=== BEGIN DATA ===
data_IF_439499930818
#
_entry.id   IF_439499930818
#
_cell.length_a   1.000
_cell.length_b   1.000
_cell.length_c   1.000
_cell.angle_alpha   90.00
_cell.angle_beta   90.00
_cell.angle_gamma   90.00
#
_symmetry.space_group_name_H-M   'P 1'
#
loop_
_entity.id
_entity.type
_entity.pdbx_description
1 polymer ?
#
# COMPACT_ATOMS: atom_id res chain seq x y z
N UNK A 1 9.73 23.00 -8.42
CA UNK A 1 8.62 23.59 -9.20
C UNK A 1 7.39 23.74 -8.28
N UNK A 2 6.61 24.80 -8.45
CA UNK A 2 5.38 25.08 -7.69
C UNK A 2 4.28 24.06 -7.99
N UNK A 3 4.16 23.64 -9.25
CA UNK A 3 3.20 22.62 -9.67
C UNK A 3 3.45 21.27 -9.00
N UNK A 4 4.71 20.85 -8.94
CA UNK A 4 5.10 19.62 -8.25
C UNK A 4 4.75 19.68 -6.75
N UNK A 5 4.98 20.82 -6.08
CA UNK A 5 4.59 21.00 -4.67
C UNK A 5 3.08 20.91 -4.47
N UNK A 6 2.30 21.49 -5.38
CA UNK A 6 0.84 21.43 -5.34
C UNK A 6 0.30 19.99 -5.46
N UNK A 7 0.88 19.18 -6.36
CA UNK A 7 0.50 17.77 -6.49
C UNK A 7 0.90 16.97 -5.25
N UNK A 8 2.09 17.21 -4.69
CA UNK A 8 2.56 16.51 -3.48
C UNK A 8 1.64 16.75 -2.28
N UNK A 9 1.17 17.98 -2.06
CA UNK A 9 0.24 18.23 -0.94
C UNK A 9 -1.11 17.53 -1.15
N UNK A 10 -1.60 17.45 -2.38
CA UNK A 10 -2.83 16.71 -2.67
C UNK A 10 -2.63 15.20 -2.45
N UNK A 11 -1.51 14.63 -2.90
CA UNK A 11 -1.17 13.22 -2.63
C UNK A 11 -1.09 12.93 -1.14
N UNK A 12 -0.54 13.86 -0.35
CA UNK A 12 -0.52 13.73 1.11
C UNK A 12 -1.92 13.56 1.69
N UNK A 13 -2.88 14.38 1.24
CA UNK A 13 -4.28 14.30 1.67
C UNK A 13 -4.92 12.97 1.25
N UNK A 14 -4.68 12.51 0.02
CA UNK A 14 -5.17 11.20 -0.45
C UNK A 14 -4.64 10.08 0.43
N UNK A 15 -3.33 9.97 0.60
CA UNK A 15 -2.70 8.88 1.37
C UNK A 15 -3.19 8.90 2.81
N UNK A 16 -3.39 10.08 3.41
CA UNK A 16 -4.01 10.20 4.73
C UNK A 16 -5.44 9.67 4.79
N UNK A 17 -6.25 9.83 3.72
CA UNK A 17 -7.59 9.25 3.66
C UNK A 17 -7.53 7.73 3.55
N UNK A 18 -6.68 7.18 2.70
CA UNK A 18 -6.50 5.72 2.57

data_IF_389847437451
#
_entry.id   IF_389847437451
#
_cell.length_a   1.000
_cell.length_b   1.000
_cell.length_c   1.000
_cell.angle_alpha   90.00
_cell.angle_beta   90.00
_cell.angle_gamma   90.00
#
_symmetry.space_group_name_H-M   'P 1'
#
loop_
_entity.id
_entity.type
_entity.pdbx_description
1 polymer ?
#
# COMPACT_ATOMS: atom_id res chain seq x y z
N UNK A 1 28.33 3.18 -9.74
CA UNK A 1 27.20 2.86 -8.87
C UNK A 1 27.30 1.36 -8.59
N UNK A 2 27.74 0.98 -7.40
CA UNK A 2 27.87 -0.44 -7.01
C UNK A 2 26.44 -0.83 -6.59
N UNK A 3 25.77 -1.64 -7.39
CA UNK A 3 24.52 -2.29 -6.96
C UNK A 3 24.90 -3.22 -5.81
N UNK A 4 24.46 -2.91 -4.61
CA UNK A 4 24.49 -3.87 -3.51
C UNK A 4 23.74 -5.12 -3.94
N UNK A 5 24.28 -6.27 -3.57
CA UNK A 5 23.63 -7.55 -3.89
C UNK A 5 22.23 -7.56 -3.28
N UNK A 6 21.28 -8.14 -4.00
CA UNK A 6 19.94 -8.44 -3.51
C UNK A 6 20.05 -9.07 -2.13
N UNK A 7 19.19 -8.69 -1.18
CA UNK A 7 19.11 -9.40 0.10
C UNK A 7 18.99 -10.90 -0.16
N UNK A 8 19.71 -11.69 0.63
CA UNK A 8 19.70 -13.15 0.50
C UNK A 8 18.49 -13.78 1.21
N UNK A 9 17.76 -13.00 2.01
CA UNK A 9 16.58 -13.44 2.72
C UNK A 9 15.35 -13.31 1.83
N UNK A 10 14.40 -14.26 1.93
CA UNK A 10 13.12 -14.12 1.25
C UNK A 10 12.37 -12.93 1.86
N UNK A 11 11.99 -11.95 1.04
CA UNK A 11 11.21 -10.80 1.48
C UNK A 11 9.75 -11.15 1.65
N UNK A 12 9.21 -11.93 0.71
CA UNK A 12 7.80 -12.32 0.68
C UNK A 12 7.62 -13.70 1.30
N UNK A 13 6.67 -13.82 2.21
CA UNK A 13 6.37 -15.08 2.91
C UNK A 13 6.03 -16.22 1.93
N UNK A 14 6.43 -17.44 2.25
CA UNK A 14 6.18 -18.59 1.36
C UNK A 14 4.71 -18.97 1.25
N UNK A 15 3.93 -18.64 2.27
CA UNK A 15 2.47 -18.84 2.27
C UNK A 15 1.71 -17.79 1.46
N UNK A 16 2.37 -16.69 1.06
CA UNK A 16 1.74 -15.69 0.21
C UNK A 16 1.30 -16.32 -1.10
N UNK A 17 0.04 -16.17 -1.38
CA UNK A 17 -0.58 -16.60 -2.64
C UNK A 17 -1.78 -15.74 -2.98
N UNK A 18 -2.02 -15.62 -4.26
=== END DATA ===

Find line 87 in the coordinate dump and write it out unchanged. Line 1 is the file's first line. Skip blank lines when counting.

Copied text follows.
loop_